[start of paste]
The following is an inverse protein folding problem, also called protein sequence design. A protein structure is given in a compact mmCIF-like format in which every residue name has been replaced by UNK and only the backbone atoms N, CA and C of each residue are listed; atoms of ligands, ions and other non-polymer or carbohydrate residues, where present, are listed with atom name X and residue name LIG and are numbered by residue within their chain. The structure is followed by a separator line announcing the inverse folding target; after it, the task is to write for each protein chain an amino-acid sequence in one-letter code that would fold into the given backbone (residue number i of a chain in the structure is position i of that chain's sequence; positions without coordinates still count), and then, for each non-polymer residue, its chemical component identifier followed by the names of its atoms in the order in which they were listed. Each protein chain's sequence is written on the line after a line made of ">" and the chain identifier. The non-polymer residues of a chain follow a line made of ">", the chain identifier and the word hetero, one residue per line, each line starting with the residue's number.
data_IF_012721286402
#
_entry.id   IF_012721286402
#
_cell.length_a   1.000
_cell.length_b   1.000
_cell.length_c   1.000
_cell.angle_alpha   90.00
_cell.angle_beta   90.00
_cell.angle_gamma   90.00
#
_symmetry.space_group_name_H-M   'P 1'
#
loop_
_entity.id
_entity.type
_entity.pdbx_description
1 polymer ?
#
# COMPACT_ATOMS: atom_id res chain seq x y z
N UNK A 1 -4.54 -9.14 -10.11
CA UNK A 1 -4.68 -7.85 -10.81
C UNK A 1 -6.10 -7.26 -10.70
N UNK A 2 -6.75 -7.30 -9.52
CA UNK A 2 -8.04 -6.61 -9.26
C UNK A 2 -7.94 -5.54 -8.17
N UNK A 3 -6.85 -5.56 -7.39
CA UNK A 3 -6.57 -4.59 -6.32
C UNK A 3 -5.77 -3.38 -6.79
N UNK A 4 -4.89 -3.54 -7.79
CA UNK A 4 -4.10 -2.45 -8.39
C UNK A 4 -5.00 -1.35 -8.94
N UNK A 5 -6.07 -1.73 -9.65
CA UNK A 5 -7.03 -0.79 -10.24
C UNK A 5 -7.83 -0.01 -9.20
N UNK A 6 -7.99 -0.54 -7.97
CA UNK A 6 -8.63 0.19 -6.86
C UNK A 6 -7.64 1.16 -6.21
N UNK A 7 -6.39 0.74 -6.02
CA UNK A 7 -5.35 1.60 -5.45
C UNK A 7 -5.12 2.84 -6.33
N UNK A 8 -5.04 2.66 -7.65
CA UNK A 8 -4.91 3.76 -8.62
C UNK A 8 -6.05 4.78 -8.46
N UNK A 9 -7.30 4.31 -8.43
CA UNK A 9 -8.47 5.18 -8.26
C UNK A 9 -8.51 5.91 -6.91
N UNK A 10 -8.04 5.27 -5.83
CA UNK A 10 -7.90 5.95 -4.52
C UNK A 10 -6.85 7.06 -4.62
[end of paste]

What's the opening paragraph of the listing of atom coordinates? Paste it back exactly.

The following is an inverse protein folding problem, also called protein sequence design. A protein structure is given in a compact mmCIF-like format in which every residue name has been replaced by UNK and only the backbone atoms N, CA and C of each residue are listed; atoms of ligands, ions and other non-polymer or carbohydrate residues, where present, are listed with atom name X and residue name LIG and are numbered by residue within their chain. The structure is followed by a separator line announcing the inverse folding target; after it, the task is to write for each protein chain an amino-acid sequence in one-letter code that would fold into the given backbone (residue number i of a chain in the structure is position i of that chain's sequence; positions without coordinates still count), and then, for each non-polymer residue, its chemical component identifier followed by the names of its atoms in the order in which they were listed. Each protein chain's sequence is written on the line after a line made of ">" and the chain identifier. The non-polymer residues of a chain follow a line made of ">", the chain identifier and the word hetero, one residue per line, each line starting with the residue's number.